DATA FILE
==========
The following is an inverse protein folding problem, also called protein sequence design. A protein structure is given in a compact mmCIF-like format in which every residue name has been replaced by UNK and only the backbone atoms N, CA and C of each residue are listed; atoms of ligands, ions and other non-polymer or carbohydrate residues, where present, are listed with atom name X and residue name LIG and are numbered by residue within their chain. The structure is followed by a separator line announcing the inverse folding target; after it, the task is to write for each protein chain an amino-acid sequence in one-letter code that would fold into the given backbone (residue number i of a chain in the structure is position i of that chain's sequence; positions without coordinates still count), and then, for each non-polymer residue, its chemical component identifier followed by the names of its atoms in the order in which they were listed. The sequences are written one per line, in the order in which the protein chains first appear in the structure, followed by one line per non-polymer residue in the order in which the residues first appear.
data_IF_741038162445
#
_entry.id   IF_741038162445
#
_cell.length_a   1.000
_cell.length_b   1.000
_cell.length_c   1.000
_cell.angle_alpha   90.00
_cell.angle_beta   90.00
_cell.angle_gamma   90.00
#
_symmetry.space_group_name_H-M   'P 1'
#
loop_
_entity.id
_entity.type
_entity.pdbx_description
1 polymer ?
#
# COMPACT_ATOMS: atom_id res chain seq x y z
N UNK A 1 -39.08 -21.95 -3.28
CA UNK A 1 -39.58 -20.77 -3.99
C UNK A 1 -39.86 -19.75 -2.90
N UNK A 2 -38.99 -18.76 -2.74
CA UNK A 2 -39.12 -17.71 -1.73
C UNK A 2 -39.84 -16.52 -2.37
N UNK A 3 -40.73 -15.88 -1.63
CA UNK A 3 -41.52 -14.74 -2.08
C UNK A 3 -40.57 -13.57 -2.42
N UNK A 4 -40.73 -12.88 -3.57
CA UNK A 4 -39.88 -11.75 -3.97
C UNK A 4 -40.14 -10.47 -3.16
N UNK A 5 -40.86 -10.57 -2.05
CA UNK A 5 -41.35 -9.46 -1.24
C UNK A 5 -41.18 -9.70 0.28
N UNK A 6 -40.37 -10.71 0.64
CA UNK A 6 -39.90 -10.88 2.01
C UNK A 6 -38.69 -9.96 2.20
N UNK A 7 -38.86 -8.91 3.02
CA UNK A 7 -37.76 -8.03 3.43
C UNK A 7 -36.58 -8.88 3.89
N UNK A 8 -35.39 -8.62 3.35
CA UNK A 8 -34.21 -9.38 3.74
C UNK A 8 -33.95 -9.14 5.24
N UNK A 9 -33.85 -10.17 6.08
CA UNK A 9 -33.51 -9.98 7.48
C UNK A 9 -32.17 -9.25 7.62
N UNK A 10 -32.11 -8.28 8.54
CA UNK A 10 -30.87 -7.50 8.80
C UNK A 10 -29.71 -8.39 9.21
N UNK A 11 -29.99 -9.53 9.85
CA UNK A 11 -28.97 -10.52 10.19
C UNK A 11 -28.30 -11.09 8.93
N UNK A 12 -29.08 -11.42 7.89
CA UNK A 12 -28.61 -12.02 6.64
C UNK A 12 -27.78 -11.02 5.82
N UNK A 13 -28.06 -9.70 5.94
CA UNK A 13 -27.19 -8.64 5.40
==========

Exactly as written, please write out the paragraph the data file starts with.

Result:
The following is an inverse protein folding problem, also called protein sequence design. A protein structure is given in a compact mmCIF-like format in which every residue name has been replaced by UNK and only the backbone atoms N, CA and C of each residue are listed; atoms of ligands, ions and other non-polymer or carbohydrate residues, where present, are listed with atom name X and residue name LIG and are numbered by residue within their chain. The structure is followed by a separator line announcing the inverse folding target; after it, the task is to write for each protein chain an amino-acid sequence in one-letter code that would fold into the given backbone (residue number i of a chain in the structure is position i of that chain's sequence; positions without coordinates still count), and then, for each non-polymer residue, its chemical component identifier followed by the names of its atoms in the order in which they were listed. The sequences are written one per line, in the order in which the protein chains first appear in the structure, followed by one line per non-polymer residue in the order in which the residues first appear.